Early this year, I applied for the Malee scholarship, which I learnt about through my mentor and the type design community on social media - it’s a very close knit community where opportunities/events in the type design face are shared frequently. I actually didn’t apply with the intention of winning the scholarship or even coming so close to it like I did, but just to put my work out there and share my journey with the community.

Although I was only a finalist, it was a huge recognition & I’m very grateful to the community and the scholarship team because it not only supports people like me but also promotes more women in the type design community, who may not have the resources to get their work out there. If you’re interested in type design, you can read up more about my journey in the space here.

Can you talk to us about your introduction to the type design community, and how you went about applying for the Malee scholarship?

I was proactively seeked to be a part of the type design community locally and internationally by attending events in and around Mumbai, and signing up for online talks and conferences that exposed me to a network of the global type design industry. The type-design community is a supportive and tightly-knit one, where everyone is very approachable and helpful. No matter what you’re looking for, it’s very easy to talk to people and get help. The community is also very active on twitter and type forums online.

Coming to the scholarship, it’s for women who are truly passionate about type design and want to use the funds to build either a career in it or do an education program. Like I mentioned in the former question, I learnt about the scholarship  through my mentor and the type design community on social media.

During the application process I had to present my portfolio depicting the body of work I had done in that space, as well as provide a cover letter where I had to write a bit about my background, my journey with type design, my interests in the field, what my future plans looked like & what I would do with the funds. Just the application process for the scholarship was a very interesting exercise for me because it involved a lot of reflection on my journey so far in the type design area & through that I, for the first time, understood how far I had come.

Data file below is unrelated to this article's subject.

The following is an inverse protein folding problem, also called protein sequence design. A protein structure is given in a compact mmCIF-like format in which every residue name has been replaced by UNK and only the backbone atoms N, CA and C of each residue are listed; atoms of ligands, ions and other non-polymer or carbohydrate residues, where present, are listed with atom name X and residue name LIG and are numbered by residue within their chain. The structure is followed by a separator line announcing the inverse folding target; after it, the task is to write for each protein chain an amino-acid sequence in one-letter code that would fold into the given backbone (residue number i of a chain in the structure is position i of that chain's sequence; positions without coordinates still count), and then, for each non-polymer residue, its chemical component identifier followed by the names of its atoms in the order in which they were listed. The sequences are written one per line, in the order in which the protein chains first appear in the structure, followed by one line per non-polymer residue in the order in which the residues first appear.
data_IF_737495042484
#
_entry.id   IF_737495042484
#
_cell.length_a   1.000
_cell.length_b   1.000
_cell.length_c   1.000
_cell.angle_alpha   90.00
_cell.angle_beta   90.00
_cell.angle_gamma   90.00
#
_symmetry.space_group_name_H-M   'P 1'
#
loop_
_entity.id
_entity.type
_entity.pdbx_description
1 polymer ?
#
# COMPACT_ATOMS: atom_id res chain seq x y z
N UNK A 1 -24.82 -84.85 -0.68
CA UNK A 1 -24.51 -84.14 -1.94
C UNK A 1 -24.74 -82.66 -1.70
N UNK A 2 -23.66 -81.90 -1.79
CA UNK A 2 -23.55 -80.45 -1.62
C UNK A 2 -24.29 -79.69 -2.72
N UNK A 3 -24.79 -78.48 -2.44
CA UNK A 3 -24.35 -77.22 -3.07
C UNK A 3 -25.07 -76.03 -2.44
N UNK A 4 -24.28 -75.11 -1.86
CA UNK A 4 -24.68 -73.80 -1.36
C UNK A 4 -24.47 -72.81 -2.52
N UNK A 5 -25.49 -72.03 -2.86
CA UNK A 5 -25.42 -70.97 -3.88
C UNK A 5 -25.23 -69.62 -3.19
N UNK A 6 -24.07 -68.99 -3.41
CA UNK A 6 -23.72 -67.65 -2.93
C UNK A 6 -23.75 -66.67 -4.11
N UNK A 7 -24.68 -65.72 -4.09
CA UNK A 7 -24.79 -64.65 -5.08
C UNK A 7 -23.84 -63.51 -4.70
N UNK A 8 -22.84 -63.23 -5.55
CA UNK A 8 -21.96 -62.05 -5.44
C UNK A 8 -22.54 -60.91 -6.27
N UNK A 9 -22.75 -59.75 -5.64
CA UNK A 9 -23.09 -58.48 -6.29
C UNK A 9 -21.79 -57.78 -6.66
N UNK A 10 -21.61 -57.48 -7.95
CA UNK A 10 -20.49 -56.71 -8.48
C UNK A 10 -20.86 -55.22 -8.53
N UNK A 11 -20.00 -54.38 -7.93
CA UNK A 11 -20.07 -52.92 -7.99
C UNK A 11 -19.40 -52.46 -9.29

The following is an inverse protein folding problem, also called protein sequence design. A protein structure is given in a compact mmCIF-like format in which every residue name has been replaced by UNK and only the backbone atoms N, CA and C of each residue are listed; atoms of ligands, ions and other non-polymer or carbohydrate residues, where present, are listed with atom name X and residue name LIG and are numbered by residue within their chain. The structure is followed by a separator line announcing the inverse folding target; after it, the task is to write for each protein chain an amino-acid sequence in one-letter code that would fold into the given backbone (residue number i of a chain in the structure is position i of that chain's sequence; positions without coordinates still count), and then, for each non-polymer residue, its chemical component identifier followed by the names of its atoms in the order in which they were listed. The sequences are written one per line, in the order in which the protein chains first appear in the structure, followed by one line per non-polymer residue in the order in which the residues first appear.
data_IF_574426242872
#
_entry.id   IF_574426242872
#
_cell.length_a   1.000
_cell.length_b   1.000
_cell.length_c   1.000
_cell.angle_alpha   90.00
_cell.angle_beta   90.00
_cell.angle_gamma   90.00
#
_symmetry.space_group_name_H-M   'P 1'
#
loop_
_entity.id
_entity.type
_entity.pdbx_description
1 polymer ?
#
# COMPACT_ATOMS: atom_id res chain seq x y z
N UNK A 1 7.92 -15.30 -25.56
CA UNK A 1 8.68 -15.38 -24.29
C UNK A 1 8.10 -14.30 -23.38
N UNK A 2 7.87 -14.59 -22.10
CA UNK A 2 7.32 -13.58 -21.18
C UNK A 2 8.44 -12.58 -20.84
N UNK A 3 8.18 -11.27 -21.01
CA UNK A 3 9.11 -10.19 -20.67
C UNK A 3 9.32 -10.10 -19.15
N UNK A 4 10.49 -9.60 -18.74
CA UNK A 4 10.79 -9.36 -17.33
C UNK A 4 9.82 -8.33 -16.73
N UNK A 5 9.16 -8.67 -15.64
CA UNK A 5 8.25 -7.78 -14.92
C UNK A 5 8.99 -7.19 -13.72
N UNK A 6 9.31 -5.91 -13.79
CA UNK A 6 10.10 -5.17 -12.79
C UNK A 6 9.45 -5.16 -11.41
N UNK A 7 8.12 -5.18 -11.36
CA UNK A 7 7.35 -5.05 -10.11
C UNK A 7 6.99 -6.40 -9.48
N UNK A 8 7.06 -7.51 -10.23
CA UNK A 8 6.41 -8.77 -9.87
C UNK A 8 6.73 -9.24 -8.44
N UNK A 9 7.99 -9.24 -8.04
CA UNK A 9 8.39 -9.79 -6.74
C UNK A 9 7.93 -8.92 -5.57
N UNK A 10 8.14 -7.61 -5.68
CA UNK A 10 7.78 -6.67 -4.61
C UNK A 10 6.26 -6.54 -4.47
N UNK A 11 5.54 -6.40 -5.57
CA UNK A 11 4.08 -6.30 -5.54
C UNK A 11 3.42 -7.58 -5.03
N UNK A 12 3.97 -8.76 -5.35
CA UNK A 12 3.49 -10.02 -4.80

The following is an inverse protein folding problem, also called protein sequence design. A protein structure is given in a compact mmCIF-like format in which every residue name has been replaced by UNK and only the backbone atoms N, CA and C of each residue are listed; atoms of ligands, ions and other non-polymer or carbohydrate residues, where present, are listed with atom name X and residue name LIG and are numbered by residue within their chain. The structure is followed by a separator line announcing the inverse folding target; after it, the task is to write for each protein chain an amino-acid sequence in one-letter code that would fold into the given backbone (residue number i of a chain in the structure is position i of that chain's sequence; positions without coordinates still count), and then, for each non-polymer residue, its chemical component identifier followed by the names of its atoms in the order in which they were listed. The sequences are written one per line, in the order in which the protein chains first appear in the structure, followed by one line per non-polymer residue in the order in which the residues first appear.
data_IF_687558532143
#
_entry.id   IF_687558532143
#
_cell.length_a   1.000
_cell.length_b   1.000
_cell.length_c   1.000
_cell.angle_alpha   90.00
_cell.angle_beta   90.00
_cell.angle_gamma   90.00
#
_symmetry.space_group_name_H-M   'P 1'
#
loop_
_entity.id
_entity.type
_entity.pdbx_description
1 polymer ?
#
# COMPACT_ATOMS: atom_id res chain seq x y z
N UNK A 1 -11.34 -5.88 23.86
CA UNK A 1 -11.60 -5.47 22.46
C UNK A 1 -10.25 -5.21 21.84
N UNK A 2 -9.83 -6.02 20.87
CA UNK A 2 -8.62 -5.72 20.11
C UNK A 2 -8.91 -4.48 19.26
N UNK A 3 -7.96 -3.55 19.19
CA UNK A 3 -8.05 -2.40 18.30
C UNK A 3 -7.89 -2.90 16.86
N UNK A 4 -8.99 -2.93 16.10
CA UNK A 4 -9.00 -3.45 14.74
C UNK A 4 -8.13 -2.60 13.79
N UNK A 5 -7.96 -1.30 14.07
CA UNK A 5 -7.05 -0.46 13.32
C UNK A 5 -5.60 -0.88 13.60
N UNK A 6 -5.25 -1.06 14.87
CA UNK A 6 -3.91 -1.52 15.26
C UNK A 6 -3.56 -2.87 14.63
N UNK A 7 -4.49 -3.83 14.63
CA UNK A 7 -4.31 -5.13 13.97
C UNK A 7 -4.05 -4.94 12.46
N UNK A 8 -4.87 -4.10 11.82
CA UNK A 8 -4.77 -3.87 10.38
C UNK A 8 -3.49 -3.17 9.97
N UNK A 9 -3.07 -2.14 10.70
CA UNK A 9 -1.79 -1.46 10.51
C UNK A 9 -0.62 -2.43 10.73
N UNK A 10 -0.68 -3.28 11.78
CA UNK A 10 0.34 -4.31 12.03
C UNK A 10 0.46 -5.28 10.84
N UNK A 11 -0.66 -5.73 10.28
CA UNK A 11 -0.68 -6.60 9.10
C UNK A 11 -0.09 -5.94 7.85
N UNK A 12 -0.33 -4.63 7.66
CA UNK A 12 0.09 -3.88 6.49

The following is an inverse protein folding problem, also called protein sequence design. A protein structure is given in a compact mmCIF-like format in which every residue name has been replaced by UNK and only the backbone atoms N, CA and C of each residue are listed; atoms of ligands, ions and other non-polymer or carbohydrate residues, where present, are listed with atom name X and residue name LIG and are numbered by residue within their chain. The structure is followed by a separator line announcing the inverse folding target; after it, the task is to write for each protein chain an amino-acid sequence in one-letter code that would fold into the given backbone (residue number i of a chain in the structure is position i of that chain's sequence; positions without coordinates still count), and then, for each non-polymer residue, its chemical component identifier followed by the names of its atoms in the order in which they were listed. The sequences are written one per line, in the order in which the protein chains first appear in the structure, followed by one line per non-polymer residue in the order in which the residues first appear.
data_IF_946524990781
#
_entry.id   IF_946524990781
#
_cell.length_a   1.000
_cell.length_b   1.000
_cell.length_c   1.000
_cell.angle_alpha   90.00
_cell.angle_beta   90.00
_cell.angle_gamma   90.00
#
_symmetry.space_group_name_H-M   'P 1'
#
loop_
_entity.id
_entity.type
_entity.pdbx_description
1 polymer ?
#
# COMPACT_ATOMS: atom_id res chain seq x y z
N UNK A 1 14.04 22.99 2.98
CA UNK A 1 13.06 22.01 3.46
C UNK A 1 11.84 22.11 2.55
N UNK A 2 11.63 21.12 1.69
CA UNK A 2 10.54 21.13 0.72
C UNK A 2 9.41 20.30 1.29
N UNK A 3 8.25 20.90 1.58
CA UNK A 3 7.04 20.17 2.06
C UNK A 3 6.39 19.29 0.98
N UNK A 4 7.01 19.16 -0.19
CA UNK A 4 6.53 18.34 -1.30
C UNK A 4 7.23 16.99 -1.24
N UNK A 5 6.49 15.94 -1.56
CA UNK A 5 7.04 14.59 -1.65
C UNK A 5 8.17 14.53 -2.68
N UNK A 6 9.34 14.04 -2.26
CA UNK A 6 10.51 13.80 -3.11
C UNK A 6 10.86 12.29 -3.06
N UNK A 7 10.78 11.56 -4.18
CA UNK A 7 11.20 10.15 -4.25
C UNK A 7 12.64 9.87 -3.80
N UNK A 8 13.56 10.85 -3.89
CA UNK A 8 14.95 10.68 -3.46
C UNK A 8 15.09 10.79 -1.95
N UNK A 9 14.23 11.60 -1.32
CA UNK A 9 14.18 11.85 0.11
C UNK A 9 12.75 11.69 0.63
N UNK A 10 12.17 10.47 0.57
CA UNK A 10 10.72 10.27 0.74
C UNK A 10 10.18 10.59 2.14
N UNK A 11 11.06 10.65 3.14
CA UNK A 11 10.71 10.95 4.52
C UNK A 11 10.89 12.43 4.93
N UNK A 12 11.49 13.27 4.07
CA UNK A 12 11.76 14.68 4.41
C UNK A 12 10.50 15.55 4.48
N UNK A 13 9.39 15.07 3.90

You shared an interesting anecdote about teaching French to little children back in India. You seem to be very invested in languages/linguistics. Would you like to tell us a little bit about that?

So I was introduced to French in school because we had to pick a foreign language as an elective. I just fell in love with the language & I romanticized a lot about their culture and the way of living as it was presented in their books & movies. After high school, I wanted to learn more & be associated with the culture & language, so I took language courses at Alliance Francaise de Bombay. I was learning French while I was doing my junior college at St Xavier’s College, which has a very strong arts & humanities culture.

They offered French as one of the subjects of study in the humanities specialization for my HSC. They also had opportunities for their students to participate in cultural exchange programs - one of them being France. I signed up for it & because I already knew the language well, I was selected to be a part of the program in 2014. I went to France for three weeks, stayed with a local family, and lived life the French way, which was a very enriching experience for me as someone who is so enthusiastic about French culture & language. It was like a dream come true!

When you learn a foreign language, it’s very hard to be able to constantly speak it and use it when you are not in a country where it is widely spoken. Even after you learn upto the advanced levels, it is a challenge to keep in touch with it. So the one way I thought I could do that was by teaching the language because I would be speaking it more than I would otherwise. So I started tutoring kids, who had French as an elective subject in school, or they just wanted to learn as a hobby during my free time.